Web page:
Employees learn to:
The U.S. Supreme Court case, Kolstad v. American Dental Association, and subsequent cases have made clear that employers should train their employees how to avoid discrimination in the hiring processes. Indeed, in Matthis v. Phillips Chevrolet, Inc., the Seventh Circuit Court of Appeals ruled that an employer’s failure to train supervisors how to avoid discrimination in the hiring process amounts to “reckless indifference” such that damages to punish the employer should be awarded.
Clear Law Institute’s online course, Interviewing and Hiring Lawfully, teaches practical skills for lawfully and effectively interviewing applicants for hire or promotion. Course users learn how to:
All human resource professionals, supervisors, and managers should be required to take this training. In addition, any non-supervisory employee who is asked to interview an applicant or otherwise participate in the hiring process should be required to take this course.
The best way to learn is by doing. Through a series of scenarios and interactive exercises, users learn practical skills for conducting effective and lawful interviews and for properly documenting their interviews and hiring decisions. Two of the interactive exercises from the course are described below.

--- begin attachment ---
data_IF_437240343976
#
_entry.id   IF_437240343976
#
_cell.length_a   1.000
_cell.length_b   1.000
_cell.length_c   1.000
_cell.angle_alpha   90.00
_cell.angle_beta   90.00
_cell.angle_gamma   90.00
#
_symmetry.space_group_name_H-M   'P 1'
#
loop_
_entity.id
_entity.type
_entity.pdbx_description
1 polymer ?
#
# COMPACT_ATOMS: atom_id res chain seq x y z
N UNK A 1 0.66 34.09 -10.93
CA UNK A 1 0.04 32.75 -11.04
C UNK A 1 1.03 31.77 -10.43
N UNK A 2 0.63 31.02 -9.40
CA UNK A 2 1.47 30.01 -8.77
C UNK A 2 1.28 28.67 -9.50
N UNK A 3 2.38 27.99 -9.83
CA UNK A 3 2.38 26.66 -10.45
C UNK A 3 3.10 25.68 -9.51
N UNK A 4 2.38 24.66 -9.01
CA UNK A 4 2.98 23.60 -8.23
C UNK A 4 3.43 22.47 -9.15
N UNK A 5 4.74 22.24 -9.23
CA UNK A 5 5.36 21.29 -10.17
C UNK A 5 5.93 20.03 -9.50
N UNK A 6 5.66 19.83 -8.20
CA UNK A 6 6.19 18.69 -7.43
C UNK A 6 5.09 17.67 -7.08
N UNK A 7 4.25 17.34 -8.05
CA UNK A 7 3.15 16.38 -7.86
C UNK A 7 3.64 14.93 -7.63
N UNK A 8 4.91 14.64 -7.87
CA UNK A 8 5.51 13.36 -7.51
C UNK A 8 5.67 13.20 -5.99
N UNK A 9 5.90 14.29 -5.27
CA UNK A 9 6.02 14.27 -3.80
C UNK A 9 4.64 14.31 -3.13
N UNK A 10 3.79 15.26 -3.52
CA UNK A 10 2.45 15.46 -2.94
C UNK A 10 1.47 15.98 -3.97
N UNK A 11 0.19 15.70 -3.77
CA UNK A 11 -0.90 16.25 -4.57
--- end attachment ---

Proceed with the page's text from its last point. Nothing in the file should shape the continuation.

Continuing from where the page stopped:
I. Interview Critique
One of your colleagues, Kelsey, recently interviewed an applicant for an open administrative assistant position. You watch the interview and decide if any of Kelsey’s questions or comments was potentially unlawful, or lawful but poorly phrased. For example, a few of Kelsey’s questions are listed below. Can you identify which ones are inappropriate and why?
II. Note taking
Well-taken interview notes allow you to later compare the strengths and weaknesses of each candidate. They can also help your decision to not hire a particular applicant if you are ever sued. However, inappropriate, or poorly written notes can be used against your organization in a subsequent lawsuit. In this section, you are asked to critique Kelsey’s interview notes.
Unlike most workplace harassment training providers, Clear Law Institute ensures that its training is accessible to users with disabilities as required by the Americans with Disabilities Act. Clear Law's training meets not only Section 508 requirements but also the strict requirements of the Web Content Accessibility Guidelines (WCAG) 2.1 Level AA Success Criteria.
The course can easily be customized to include an audio-visual message from your CEO, VP of HR, or other official in your organization. It can also include instruction on your organization’s specific policies relating to the hiring and promotion processes.